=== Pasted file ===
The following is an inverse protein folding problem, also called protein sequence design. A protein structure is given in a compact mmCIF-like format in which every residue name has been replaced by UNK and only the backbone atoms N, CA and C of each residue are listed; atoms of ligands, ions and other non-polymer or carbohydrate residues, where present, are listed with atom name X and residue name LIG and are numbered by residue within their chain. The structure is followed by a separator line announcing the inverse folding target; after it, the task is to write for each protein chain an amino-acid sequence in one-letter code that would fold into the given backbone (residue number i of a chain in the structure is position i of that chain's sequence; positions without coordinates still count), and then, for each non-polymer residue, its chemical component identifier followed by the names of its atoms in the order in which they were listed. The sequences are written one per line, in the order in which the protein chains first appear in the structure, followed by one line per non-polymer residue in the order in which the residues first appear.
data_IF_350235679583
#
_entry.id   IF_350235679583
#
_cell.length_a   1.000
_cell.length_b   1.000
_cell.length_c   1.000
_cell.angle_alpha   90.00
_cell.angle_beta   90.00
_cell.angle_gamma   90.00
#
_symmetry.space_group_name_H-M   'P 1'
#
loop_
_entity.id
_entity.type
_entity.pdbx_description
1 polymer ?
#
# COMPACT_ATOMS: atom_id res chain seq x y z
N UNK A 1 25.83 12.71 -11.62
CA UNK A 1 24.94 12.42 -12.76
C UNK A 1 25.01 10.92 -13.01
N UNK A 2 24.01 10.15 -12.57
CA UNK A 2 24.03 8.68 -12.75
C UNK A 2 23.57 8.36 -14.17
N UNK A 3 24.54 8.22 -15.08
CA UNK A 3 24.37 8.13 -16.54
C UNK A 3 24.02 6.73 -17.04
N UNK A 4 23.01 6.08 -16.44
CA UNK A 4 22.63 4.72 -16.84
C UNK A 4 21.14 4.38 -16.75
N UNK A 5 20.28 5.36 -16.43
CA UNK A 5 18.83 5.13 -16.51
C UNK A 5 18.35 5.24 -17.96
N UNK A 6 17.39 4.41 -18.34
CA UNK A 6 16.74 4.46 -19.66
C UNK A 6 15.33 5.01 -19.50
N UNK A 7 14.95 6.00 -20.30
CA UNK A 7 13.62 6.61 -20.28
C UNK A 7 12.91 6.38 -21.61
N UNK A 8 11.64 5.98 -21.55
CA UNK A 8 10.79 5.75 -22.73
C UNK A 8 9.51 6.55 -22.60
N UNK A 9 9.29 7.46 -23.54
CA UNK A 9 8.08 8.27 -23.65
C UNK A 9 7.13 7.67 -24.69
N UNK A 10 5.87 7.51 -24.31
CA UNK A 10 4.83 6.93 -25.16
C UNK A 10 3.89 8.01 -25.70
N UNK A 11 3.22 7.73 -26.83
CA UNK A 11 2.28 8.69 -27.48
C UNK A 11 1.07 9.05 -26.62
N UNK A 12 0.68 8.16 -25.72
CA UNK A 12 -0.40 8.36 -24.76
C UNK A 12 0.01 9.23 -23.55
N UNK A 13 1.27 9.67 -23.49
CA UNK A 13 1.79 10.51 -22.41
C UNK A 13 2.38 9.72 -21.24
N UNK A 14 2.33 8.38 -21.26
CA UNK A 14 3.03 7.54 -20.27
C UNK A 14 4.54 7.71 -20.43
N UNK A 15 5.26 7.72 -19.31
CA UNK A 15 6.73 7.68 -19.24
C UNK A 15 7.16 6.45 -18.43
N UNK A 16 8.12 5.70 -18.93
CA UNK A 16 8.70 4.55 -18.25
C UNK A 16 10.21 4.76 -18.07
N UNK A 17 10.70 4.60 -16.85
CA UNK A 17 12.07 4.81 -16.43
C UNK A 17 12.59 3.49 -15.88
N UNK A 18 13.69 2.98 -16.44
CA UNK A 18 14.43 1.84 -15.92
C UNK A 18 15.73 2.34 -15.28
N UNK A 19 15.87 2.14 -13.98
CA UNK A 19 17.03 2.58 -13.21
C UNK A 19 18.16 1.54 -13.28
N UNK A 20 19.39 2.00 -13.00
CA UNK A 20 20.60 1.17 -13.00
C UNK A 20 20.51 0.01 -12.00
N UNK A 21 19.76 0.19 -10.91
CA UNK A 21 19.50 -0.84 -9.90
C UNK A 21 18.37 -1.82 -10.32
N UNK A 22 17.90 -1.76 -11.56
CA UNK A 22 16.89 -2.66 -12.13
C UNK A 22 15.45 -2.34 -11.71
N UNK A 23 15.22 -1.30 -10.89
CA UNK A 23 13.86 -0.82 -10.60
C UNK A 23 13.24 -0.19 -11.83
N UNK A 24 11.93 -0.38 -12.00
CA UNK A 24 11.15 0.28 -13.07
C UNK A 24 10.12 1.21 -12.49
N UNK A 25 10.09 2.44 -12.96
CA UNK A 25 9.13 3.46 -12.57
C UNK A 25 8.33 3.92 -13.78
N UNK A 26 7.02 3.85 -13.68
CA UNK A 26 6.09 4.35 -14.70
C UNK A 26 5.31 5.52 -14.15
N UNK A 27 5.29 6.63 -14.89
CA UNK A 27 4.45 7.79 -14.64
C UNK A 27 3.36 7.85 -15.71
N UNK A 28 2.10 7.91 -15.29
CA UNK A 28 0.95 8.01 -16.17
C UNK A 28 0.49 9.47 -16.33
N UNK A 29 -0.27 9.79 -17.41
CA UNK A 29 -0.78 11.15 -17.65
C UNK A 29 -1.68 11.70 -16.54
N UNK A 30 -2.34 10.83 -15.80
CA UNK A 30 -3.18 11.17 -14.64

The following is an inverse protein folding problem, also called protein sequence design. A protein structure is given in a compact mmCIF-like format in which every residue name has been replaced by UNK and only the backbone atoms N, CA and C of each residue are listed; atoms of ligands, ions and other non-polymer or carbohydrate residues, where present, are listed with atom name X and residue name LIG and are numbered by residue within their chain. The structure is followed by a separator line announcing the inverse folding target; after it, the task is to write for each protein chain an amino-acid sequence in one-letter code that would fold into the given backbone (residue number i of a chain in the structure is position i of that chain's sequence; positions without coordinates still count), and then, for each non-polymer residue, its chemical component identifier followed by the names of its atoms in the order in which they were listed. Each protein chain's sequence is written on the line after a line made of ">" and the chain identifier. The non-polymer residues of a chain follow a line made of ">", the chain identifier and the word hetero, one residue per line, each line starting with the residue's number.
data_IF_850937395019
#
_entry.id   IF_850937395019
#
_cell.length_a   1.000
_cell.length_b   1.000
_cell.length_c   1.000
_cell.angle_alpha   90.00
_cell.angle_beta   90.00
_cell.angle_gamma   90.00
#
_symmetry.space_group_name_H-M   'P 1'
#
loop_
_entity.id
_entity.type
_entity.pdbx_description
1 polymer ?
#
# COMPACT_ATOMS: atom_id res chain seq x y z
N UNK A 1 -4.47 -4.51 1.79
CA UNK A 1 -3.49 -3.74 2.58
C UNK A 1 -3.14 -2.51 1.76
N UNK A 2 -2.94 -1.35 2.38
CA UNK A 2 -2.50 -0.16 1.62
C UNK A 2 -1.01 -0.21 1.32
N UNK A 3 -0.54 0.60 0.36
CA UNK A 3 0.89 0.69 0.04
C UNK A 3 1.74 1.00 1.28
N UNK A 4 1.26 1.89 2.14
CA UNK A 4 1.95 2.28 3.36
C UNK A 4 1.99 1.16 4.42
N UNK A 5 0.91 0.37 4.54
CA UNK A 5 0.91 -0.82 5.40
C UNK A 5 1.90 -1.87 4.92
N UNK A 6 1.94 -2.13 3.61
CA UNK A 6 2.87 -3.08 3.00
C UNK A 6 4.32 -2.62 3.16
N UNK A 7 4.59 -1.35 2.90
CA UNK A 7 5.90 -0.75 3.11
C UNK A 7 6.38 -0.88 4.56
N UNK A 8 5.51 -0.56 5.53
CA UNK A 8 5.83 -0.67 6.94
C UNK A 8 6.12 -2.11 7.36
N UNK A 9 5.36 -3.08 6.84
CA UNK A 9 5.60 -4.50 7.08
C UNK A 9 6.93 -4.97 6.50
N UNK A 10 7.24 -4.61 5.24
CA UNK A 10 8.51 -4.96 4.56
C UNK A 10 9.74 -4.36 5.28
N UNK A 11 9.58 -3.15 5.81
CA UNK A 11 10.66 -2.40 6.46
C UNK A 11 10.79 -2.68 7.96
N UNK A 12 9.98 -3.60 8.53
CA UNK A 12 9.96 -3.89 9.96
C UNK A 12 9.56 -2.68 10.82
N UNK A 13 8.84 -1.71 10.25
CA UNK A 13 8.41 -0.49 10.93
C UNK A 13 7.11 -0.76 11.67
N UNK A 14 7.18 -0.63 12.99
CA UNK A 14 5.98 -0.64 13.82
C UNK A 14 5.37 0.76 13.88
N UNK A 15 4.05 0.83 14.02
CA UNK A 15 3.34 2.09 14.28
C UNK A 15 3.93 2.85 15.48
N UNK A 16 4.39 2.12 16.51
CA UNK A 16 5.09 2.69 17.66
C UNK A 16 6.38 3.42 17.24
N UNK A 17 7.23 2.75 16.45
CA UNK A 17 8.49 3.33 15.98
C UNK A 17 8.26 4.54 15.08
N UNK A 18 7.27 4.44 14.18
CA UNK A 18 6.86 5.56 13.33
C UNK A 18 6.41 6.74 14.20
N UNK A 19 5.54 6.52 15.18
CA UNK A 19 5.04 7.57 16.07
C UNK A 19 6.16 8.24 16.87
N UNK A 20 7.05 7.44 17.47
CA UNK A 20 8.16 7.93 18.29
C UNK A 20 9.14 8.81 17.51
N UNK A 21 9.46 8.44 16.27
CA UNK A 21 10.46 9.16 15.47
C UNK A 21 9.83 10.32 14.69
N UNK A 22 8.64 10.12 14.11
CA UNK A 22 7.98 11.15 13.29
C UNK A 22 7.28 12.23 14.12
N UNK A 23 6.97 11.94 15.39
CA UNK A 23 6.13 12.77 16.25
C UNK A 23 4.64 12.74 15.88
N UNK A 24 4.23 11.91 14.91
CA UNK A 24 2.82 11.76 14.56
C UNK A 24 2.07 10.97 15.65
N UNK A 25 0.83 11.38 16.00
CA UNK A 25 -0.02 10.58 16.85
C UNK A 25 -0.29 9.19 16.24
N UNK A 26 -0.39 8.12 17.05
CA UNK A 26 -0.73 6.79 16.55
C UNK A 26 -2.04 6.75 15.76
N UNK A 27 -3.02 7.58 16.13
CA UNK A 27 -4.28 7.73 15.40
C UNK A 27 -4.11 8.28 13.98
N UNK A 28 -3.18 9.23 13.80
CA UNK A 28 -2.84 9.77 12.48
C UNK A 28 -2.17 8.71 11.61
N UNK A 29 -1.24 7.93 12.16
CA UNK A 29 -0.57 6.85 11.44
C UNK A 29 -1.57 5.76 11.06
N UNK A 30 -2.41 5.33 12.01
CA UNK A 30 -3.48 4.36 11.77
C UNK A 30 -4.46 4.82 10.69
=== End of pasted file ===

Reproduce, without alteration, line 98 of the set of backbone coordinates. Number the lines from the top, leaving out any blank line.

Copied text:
CA UNK A 26 6.09 4.35 -14.70